The problem is one of security. The way the internet was built did not factor in privacy. That can be both good and bad. Recently, many have been clamoring for building a completely new infrastructure for a more secure, private internet…meaning private for the user to view whatever he or she wishes without others knowing about it. Will it happen? Unlikely.

  • David

    The article is quite breathless, and wrong on a lot of details. Many details which I would expect a source who is ostensibly familiar with backbone operations to get right, aren’t. Getting those details wrong hurts the credibility of the entire piece, in my opinion.

    While it would not surprise me if AT&T were quite annoyed about the publication of those documents, it would surprise me very much if the content of them pointed to anything which can in any way be described as criminal.

    AT&T has a (well-deserved) reputation as a very conservative company compared to other data companies. Their lawyers and policymakers tend to be risk-averse, and that’s why I’d be surprised if anything they did did not have sufficient legal foundation. That doesn’t mean that it’s good PR, and “we read your email” isn’t exactly something which the company would want to put on its promo posters…

  • Bob Aman

    David: My piece was “breathless” or Wired piece? Not sure which you’re referring to.

    If my piece, please, by all means, elaborate on the inaccuracies. I freely admit that I don’t have an incredible amount of knowledge about backbone operations as I’m more of a software/protocol guy, but I did do several hours of research, and I’m pretty sure my sources were good.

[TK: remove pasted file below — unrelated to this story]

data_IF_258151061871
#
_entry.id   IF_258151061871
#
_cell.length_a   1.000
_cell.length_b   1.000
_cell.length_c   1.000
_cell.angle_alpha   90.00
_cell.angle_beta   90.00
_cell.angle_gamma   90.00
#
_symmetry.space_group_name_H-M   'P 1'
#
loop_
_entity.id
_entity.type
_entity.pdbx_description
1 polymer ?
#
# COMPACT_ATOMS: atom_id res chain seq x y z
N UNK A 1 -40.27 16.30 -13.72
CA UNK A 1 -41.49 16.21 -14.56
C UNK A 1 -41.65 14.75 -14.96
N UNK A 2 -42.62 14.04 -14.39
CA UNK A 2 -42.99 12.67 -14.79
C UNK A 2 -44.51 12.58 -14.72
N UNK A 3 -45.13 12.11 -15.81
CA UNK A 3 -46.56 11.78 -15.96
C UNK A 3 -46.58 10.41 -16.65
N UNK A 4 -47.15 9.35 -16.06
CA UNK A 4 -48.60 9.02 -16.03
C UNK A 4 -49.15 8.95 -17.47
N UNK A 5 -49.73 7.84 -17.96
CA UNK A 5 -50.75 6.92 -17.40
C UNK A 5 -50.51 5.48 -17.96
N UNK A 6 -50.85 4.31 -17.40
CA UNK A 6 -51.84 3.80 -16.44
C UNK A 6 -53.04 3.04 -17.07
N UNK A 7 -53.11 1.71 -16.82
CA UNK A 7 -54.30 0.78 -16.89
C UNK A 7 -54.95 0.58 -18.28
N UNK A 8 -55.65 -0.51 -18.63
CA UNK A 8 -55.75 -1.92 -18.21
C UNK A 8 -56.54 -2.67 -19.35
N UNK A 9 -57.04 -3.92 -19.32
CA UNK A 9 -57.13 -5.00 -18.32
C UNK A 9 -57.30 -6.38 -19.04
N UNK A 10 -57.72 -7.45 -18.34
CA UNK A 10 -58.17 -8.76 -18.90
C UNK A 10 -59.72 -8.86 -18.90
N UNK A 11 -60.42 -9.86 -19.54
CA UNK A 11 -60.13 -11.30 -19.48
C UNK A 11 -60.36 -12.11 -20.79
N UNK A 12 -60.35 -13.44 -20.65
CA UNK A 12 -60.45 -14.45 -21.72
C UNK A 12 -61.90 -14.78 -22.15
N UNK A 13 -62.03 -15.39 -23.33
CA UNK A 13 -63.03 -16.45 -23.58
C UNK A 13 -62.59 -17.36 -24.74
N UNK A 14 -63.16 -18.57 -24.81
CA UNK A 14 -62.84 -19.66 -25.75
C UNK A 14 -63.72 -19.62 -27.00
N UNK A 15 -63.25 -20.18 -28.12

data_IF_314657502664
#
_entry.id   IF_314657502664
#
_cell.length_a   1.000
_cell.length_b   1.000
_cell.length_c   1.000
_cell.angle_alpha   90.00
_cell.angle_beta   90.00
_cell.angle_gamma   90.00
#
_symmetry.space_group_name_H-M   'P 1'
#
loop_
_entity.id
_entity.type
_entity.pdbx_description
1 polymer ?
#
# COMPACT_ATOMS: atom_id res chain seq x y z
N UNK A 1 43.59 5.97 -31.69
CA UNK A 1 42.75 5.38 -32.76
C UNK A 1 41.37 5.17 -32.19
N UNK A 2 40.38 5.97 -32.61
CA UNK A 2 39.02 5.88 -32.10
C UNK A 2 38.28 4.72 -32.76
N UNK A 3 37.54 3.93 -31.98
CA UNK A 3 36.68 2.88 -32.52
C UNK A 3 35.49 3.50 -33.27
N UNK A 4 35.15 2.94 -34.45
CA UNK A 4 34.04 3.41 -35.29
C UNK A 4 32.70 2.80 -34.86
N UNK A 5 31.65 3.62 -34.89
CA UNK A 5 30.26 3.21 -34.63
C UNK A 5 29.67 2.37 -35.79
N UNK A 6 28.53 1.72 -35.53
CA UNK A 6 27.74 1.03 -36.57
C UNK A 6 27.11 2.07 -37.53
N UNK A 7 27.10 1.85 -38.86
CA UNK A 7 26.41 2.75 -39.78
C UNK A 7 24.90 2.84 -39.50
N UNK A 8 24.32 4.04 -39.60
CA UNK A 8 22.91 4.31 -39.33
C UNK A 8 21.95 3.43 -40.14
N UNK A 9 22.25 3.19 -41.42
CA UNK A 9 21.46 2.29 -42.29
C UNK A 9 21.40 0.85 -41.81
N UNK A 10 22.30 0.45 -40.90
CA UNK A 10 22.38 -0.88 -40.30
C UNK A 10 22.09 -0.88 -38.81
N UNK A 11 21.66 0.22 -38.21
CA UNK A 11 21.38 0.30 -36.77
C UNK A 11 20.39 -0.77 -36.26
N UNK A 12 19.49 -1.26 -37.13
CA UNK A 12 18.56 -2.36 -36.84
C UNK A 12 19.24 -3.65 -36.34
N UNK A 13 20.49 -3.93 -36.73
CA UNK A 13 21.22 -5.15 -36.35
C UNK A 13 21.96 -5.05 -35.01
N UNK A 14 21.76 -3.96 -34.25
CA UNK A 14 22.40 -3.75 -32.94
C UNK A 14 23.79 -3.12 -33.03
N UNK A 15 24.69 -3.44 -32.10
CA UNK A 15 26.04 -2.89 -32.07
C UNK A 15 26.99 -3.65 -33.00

The Wired piece, however, did get a lot of criticism from the community, so if that’s what you’re referring to, I can believe that, though again, I’d love to hear specifics beyond “wrong on a lot of details.”

    Don: A former employee of Narus explained that the “Semantic Traffic Analyzerâ€Â? is basically just a Linux or Solaris box that generally just shunts off “interesting” information into an Oracle database. He said that he found the claim that Narus devices could reliably process even a fraction of the data coming through a backbone to be highly dubious despite the fact that they’re supposedly rated for OC-192 in certain circumstances, and suggested that Mark Klein had misidentified the room and that it was actually meant for normal lawful intercept purposes. Since this setup apparently uses an optical splitter, I’m assuming that besides the probable degredation resulting from inserting the splitter into the middle of the fiber, this setup isn’t really going to slow the backbone down, rather it’s just an issue of whether or not it can handle that much information coming through at once.

    On the subject of “risk-aversion,” I think that describes the vast majority of American corporate culture. Nothing unusual there at all. In the corporate world, perceived risk has always been treated like the devil. What I’m concerned about is more that fighting a government request would be seen as a “risk.”